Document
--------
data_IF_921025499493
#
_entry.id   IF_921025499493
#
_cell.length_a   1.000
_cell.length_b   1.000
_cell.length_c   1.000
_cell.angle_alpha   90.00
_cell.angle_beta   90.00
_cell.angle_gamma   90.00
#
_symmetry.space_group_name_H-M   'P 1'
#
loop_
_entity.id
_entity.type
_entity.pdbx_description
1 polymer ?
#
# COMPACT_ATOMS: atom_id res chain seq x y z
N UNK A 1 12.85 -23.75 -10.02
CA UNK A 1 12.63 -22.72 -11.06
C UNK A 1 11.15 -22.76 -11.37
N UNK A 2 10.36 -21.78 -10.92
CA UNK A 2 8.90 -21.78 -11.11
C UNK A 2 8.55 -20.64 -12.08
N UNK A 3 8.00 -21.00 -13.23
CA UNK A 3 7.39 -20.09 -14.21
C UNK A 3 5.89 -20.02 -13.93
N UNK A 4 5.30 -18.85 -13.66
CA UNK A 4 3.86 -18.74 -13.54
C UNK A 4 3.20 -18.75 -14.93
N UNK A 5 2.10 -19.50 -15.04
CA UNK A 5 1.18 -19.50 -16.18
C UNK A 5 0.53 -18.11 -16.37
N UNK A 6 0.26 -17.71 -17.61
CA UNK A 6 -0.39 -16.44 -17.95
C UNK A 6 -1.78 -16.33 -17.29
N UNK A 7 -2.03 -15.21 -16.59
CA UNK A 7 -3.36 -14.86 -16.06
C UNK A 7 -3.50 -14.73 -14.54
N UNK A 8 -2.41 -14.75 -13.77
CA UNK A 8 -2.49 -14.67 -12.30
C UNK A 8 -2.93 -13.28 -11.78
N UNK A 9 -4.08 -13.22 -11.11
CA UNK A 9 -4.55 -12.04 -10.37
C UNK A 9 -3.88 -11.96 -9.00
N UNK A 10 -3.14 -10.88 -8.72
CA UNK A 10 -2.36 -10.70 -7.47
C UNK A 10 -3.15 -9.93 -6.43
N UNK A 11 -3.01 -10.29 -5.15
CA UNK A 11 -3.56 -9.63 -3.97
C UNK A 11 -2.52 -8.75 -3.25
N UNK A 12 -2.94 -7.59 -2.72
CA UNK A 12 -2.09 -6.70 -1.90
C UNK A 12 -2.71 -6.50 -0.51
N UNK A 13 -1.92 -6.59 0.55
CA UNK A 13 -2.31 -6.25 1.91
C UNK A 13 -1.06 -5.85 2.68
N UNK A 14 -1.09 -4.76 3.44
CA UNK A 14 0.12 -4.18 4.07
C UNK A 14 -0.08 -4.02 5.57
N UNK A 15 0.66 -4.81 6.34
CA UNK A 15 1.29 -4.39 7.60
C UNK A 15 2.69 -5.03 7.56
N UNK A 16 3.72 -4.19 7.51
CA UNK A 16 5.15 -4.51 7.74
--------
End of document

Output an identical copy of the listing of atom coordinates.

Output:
data_IF_921025499493
#
_entry.id   IF_921025499493
#
_cell.length_a   1.000
_cell.length_b   1.000
_cell.length_c   1.000
_cell.angle_alpha   90.00
_cell.angle_beta   90.00
_cell.angle_gamma   90.00
#
_symmetry.space_group_name_H-M   'P 1'
#
loop_
_entity.id
_entity.type
_entity.pdbx_description
1 polymer ?
#
# COMPACT_ATOMS: atom_id res chain seq x y z
N UNK A 1 12.85 -23.75 -10.02
CA UNK A 1 12.63 -22.72 -11.06
C UNK A 1 11.15 -22.76 -11.37
N UNK A 2 10.36 -21.78 -10.92
CA UNK A 2 8.90 -21.78 -11.11
C UNK A 2 8.55 -20.64 -12.08
N UNK A 3 8.00 -21.00 -13.23
CA UNK A 3 7.39 -20.09 -14.21
C UNK A 3 5.89 -20.02 -13.93
N UNK A 4 5.30 -18.85 -13.66
CA UNK A 4 3.86 -18.74 -13.54
C UNK A 4 3.20 -18.75 -14.93
N UNK A 5 2.10 -19.50 -15.04
CA UNK A 5 1.18 -19.50 -16.18
C UNK A 5 0.53 -18.11 -16.37
N UNK A 6 0.26 -17.71 -17.61
CA UNK A 6 -0.39 -16.44 -17.95
C UNK A 6 -1.78 -16.33 -17.29
N UNK A 7 -2.03 -15.21 -16.59
CA UNK A 7 -3.36 -14.86 -16.06
C UNK A 7 -3.50 -14.73 -14.54
N UNK A 8 -2.41 -14.75 -13.77
CA UNK A 8 -2.49 -14.67 -12.30
C UNK A 8 -2.93 -13.28 -11.78
N UNK A 9 -4.08 -13.22 -11.11
CA UNK A 9 -4.55 -12.04 -10.37
C UNK A 9 -3.88 -11.96 -9.00
N UNK A 10 -3.14 -10.88 -8.72
CA UNK A 10 -2.36 -10.70 -7.47
C UNK A 10 -3.15 -9.93 -6.43
N UNK A 11 -3.01 -10.29 -5.15
CA UNK A 11 -3.56 -9.63 -3.97
C UNK A 11 -2.52 -8.75 -3.25
N UNK A 12 -2.94 -7.59 -2.72
CA UNK A 12 -2.09 -6.70 -1.90
C UNK A 12 -2.71 -6.50 -0.51
N UNK A 13 -1.92 -6.59 0.55
CA UNK A 13 -2.31 -6.25 1.91
C UNK A 13 -1.06 -5.85 2.68
N UNK A 14 -1.09 -4.76 3.44
CA UNK A 14 0.12 -4.18 4.07
C UNK A 14 -0.08 -4.02 5.57
N UNK A 15 0.66 -4.81 6.34
CA UNK A 15 1.29 -4.39 7.60
C UNK A 15 2.69 -5.03 7.56
N UNK A 16 3.72 -4.19 7.51
CA UNK A 16 5.15 -4.51 7.74